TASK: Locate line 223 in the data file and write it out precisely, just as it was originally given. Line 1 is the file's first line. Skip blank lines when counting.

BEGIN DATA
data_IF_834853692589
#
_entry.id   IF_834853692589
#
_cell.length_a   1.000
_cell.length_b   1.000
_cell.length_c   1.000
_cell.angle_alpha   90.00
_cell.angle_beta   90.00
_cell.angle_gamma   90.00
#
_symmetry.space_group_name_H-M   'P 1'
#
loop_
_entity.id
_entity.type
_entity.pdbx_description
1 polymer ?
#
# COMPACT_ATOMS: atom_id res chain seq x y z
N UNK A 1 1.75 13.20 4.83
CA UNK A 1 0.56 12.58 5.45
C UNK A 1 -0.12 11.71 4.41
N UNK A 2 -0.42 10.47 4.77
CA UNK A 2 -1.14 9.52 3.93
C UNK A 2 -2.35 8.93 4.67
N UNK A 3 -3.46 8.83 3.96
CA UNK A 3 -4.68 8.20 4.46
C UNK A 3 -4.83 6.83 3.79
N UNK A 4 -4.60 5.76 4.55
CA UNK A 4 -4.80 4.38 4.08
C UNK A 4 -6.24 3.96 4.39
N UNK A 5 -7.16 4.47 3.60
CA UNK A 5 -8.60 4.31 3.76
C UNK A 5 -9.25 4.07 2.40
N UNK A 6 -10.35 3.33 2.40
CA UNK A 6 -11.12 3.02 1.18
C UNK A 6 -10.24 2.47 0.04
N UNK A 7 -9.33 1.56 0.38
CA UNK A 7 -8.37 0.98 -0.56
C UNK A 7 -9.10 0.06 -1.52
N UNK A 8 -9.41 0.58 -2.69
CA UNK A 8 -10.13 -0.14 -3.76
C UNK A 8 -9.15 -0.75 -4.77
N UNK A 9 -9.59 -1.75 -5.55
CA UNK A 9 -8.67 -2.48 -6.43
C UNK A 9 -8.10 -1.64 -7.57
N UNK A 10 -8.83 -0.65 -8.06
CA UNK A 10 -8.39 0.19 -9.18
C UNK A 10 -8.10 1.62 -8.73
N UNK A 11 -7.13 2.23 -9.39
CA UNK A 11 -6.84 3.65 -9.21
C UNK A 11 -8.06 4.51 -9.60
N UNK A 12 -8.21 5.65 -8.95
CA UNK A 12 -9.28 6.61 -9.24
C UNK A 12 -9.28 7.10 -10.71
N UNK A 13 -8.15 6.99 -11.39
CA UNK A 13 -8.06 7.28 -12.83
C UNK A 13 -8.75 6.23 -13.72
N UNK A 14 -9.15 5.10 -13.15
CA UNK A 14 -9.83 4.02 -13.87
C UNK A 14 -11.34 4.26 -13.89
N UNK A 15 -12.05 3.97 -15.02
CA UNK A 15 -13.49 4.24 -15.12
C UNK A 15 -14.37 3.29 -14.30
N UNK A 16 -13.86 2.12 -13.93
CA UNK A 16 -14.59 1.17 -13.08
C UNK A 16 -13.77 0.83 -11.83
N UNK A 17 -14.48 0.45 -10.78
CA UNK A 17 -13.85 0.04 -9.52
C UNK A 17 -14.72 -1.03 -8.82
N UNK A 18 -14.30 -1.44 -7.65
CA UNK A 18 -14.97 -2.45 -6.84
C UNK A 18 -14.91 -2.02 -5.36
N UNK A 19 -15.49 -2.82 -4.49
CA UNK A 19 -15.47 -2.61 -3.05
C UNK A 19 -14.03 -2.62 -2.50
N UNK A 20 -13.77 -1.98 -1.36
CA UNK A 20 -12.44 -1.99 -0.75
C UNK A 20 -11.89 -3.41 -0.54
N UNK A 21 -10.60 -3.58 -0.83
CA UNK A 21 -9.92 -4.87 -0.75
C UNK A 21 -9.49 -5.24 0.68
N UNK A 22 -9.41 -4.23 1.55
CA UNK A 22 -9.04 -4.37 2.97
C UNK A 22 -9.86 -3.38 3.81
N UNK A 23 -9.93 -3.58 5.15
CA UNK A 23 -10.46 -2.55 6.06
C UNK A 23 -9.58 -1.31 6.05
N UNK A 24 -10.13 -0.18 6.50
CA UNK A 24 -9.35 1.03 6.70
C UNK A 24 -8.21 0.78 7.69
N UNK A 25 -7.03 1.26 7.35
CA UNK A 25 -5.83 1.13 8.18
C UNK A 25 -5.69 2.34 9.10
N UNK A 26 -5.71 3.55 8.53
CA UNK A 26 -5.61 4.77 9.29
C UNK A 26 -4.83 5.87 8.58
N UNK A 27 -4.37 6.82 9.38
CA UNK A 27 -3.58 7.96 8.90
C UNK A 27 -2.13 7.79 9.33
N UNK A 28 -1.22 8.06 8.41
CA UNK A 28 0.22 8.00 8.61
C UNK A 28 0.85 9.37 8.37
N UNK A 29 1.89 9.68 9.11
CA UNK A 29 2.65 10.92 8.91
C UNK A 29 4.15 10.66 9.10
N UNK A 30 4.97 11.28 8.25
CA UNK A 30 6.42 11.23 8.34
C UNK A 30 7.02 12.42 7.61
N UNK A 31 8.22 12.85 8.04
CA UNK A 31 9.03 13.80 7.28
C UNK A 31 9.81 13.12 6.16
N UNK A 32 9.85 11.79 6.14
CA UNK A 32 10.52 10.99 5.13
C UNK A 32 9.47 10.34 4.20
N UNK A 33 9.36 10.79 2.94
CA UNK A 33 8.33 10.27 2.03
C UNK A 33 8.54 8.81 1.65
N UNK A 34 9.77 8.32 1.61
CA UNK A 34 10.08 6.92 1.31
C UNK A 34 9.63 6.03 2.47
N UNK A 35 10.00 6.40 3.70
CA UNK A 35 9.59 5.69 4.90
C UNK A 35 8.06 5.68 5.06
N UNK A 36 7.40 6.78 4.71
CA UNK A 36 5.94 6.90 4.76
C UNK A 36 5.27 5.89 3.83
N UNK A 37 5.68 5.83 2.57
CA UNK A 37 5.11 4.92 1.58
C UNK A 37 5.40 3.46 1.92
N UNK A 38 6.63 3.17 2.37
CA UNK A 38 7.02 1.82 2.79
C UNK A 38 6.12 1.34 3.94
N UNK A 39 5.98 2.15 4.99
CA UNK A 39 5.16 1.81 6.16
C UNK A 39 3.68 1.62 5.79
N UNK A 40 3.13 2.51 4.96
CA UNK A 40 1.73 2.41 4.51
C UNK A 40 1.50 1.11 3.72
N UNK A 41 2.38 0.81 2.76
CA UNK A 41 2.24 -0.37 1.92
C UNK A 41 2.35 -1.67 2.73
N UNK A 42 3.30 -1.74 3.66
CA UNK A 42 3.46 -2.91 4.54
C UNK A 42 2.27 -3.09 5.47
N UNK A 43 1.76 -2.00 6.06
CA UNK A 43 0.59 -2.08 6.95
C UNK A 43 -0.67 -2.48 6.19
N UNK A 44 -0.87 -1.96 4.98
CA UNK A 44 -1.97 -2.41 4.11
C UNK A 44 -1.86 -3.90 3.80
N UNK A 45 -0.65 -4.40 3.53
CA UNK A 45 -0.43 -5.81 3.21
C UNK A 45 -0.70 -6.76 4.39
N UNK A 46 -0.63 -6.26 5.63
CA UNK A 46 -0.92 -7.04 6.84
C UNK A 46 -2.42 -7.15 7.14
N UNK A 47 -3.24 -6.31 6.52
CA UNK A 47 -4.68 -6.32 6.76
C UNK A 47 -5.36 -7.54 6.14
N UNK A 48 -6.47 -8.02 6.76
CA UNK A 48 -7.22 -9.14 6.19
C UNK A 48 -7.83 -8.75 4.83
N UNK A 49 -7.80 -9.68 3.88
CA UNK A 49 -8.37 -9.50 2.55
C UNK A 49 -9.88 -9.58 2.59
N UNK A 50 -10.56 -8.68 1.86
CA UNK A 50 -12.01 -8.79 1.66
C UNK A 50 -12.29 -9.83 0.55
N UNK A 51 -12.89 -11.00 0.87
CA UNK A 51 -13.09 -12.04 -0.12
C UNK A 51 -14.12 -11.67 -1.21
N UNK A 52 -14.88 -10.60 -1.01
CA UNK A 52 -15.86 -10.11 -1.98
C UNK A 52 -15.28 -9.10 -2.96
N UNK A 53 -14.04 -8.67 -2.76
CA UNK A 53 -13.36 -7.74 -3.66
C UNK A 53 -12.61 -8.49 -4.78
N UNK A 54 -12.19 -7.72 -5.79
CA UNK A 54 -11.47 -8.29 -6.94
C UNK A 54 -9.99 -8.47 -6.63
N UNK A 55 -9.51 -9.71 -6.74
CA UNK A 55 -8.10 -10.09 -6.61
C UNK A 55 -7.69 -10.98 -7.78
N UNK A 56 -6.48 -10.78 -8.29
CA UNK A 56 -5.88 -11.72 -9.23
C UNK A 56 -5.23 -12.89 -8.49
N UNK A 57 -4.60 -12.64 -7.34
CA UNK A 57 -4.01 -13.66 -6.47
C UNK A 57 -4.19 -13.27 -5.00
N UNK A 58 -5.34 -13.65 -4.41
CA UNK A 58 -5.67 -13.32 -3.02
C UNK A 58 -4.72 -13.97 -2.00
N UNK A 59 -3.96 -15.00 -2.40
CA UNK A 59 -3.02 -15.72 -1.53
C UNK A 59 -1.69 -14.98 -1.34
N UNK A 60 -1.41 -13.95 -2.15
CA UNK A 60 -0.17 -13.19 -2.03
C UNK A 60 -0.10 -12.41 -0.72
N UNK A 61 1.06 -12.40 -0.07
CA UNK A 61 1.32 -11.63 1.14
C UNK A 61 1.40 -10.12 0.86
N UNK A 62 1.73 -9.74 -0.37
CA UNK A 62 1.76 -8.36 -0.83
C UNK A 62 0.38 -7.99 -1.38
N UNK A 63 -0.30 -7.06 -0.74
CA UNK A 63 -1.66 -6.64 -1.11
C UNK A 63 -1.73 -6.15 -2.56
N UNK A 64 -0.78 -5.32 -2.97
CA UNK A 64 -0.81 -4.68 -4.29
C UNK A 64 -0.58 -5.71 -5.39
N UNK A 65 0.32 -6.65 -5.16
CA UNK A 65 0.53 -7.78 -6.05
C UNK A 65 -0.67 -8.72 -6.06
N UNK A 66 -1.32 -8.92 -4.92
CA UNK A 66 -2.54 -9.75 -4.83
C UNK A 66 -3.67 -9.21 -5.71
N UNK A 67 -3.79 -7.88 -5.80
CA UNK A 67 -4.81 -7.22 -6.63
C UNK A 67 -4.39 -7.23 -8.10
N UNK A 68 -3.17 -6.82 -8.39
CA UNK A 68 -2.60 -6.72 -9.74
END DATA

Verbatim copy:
CA UNK A 68 -2.60 -6.72 -9.74